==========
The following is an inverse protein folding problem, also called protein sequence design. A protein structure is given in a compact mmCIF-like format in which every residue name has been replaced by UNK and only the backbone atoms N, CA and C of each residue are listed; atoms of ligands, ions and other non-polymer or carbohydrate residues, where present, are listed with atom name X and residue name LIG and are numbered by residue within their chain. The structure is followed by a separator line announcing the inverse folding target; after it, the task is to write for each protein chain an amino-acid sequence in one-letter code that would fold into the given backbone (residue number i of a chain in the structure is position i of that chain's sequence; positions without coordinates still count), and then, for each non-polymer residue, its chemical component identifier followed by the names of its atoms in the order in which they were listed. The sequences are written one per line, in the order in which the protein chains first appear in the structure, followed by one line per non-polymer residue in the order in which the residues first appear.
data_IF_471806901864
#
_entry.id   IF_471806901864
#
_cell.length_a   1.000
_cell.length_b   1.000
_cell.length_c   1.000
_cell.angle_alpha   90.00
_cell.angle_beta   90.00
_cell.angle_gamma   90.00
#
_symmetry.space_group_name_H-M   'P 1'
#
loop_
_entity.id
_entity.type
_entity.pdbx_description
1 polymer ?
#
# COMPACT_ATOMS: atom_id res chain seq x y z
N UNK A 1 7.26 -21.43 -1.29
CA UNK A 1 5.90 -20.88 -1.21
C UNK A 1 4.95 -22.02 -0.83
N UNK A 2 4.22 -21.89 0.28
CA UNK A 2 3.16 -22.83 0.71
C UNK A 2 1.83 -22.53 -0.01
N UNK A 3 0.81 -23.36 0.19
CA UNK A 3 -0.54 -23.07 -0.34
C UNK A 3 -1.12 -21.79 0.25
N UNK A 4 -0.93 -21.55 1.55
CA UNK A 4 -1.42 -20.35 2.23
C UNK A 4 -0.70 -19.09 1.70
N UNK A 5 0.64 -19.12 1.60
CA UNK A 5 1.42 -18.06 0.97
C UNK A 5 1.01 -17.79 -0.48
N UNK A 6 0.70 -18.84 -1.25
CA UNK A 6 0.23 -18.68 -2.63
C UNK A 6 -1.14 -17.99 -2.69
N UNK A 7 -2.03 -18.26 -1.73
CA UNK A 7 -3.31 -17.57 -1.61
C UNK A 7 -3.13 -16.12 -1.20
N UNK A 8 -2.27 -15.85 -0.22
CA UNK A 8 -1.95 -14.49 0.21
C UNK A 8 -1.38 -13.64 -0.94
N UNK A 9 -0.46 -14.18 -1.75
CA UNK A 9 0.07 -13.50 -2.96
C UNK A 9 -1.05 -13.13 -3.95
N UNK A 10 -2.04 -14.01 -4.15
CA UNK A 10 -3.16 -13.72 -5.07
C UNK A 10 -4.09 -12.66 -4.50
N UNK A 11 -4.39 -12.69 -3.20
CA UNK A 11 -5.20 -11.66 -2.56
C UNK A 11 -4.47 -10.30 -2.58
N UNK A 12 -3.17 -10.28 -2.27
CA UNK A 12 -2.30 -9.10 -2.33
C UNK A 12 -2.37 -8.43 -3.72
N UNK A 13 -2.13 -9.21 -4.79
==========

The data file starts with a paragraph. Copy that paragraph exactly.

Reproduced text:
The following is an inverse protein folding problem, also called protein sequence design. A protein structure is given in a compact mmCIF-like format in which every residue name has been replaced by UNK and only the backbone atoms N, CA and C of each residue are listed; atoms of ligands, ions and other non-polymer or carbohydrate residues, where present, are listed with atom name X and residue name LIG and are numbered by residue within their chain. The structure is followed by a separator line announcing the inverse folding target; after it, the task is to write for each protein chain an amino-acid sequence in one-letter code that would fold into the given backbone (residue number i of a chain in the structure is position i of that chain's sequence; positions without coordinates still count), and then, for each non-polymer residue, its chemical component identifier followed by the names of its atoms in the order in which they were listed. The sequences are written one per line, in the order in which the protein chains first appear in the structure, followed by one line per non-polymer residue in the order in which the residues first appear.